mediAvatar MKV Converter< のgiveaway は 2011年1月16日
MKVファイルは iPhone, iPod, 3GP携帯電話、BlackBerry, Windows phone 7, PSP, PS3, Xbox360 などでプレーバックが可能なファイルでmediAvatar MKV Converterは MKVをAVI, H.264/AVC, MP4, WMV, DivX, XviD、MOVへ変換または MP3, WAV, WMA, AAC、M4AをMKVビデオから抽出。
Windows XP (SP2 or later)/ Vista/ 7
Convert video formats among all popular HD and common video formats, extract audio from any video, convert between different audio formats, rip CDs, create video slideshow with photos, and capture images from videos. Not only convert videos, but also edit videos: clip, merge and split videos as well as add video effects, watermarks, transitions, subtitles and soundtracks. Dozens of conversion solutions for almost all multimedia devices on the market!
Packing Video Converter, DVD Converter and Audio Converter Pro together, mediAvatar Multimedia Suite can convert video files of all high-definition and standard-definition formats (HD to HD, HD to SD, SD to SD), convert audio formats, rip and convert DVD movies to different format video or audio files, rip CDs to music, and burn audio CD, MP3 CD or WMA CD from just about any video and audio format files.
With iPhone Movie Converter, DVD to iPhone Converter, iPhone Ringtone Maker and iPhone Transfer included, mediAvatar iPhone Media Pack makes it possible to transfer any media files including DVD movies, audio CDs, high-definition or standard-definition video format files and audio files to iPhone either in movie, music or ringtone form! Not only convert and transfer files to iPhone, this incredible iPhone multimedia pack can even backup your iPhone movies, music and photos (all purchased from iTunes store and shot by your iPhone!) to your computer or iTunes library!
コメント mediAvatar MKV Converter
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If it helps, .mkv is a video/audio container like Windows .avi & Apple's Quicktime .mov. It's popular as a container format that can hold more kinds of content than just one video & one audio track like .avi. That said, while it is popular [you'll find lots of content in .mkv on-line, & see plenty of references to the format], it's I guess you could say "Home Grown", meaning it wasn't developed by some company (or group of allied companies) so most apps & players, particularly commercial ones, won't recognize or handle .mkv at all.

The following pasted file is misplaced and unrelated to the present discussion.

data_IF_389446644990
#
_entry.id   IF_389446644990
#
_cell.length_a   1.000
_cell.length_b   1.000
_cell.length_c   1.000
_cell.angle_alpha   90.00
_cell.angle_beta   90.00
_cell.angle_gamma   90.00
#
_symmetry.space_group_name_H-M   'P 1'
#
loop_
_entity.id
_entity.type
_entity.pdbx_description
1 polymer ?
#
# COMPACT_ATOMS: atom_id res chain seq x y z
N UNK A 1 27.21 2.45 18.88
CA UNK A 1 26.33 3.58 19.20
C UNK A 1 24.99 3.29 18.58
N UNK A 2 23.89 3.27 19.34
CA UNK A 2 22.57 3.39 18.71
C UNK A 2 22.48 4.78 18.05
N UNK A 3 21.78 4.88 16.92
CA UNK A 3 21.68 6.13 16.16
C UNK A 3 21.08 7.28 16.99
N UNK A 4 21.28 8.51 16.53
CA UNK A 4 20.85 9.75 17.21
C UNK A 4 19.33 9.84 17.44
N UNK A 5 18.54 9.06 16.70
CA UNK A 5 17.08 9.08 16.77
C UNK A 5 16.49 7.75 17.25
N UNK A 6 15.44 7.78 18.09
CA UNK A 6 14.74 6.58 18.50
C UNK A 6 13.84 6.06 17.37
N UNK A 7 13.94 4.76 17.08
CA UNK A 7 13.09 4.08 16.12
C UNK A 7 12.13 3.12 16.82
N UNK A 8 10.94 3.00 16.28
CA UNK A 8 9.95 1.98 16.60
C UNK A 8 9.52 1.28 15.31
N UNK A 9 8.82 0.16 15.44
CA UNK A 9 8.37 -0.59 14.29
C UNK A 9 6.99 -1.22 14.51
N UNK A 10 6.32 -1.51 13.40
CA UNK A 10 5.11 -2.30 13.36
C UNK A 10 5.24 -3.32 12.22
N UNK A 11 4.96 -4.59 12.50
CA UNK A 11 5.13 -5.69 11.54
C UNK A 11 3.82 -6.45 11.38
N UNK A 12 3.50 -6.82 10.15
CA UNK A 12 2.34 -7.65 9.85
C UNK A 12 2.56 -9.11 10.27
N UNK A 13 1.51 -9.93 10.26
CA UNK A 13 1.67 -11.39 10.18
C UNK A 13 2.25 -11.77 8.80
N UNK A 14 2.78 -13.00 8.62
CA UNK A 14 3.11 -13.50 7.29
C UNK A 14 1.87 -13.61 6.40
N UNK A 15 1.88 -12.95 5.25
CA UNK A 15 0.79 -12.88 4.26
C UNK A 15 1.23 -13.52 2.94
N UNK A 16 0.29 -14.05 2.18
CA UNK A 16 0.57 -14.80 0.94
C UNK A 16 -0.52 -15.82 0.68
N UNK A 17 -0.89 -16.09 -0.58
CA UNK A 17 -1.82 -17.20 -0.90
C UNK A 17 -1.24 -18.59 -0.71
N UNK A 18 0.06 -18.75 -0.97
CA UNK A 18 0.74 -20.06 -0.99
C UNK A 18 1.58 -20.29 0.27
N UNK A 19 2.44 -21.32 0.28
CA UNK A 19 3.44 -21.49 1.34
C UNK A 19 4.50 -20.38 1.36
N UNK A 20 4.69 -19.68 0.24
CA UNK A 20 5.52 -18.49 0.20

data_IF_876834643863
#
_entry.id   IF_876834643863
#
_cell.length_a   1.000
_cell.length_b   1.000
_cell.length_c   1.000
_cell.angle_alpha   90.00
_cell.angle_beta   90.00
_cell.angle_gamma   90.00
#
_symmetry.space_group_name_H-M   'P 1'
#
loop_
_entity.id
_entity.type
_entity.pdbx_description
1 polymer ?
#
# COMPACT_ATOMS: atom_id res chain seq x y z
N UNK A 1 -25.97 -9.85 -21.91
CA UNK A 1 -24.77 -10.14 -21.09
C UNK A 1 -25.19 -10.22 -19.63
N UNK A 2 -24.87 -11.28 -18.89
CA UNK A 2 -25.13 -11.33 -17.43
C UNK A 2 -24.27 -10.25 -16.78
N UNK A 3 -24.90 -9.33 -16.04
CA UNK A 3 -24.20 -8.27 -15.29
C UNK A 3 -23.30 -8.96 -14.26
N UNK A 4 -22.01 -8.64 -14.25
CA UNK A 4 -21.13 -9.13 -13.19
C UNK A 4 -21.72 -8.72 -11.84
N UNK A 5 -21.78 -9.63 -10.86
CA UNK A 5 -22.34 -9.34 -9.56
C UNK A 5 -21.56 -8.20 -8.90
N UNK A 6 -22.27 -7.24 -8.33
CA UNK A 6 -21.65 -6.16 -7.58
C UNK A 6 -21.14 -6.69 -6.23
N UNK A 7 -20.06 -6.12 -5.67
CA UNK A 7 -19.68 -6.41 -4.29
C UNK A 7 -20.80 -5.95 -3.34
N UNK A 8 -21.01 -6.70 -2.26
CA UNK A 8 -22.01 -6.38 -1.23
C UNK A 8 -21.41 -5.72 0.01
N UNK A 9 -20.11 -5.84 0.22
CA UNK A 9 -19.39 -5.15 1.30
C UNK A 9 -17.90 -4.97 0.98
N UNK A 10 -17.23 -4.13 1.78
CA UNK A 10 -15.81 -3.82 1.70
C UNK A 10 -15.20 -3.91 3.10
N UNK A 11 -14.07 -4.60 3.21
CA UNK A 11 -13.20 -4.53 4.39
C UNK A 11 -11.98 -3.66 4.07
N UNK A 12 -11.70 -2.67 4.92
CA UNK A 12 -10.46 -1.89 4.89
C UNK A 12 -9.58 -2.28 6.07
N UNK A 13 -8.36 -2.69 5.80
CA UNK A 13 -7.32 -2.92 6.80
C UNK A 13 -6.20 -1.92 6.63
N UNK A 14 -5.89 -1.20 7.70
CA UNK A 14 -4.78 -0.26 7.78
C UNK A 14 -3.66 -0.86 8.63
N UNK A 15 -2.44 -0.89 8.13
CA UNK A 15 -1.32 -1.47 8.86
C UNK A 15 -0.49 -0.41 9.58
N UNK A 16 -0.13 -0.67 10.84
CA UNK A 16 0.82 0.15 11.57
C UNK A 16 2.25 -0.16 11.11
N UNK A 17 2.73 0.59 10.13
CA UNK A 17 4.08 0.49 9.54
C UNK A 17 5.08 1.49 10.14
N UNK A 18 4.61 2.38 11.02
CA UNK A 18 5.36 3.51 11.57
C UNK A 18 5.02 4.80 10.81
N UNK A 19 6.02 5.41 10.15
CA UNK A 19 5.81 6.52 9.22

Because it's just a container there are tools to strip out the content [demux] &/or put that content inside a regular .avi file to make it easier to work with [see the Tools page at videohelp.com] -- many [most?] are based on &/or are a front end for mkvtoolnix... One that I like is MKVcleaver simply because it works without problems for me, which many of these sorts of apps don't. [Please note however that when creating .avi files with a content format like .h264 it will create however many 2 GB .avi files rather than a single large one -- VirtualDubMod does a good job of putting them together using "Direct stream copy", writing a new .avi file without doing any encoding or altering the video at all... that step takes as long as it takes to copy all the files on your PC/laptop from one place to another, since that's all it's really doing.]
Of course it's both easier & quicker if you can skip those steps altogether & just use .mkv files as-is... mediAvatar MKV Converter is a video converter [like you're used to seeing] that does just that. Having just downloaded it I can't say more about it than that.
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Changing topics slightly, the mediAvatar folks heavily advertise their use & support of CUDA to make conversions go faster by using NVIDIA GPUs to do some of the number crunching alongside your PC's/laptop's CPU. Often with other video apps that support CUDA you'll read quite a range of user reports, from complaints that things actually move slower to claims of lightning fast speeds. If you've got NVIDIA graphics hardware, & if you want to find out if [or make sure] it's being used, there's a handy [& free] utility called GPU-Z http://goo.gl/j9R8 that will show you -- just fire this small, one file app up, go to the "Sensors" tab, & make sure the box is checked for "Continue refreshing...", then start up mediAvatar MKV Converter & do a test, watching GPU-Z to see what happens [similar to the way you'd check the performance graph in Task Mgr. for your CPU].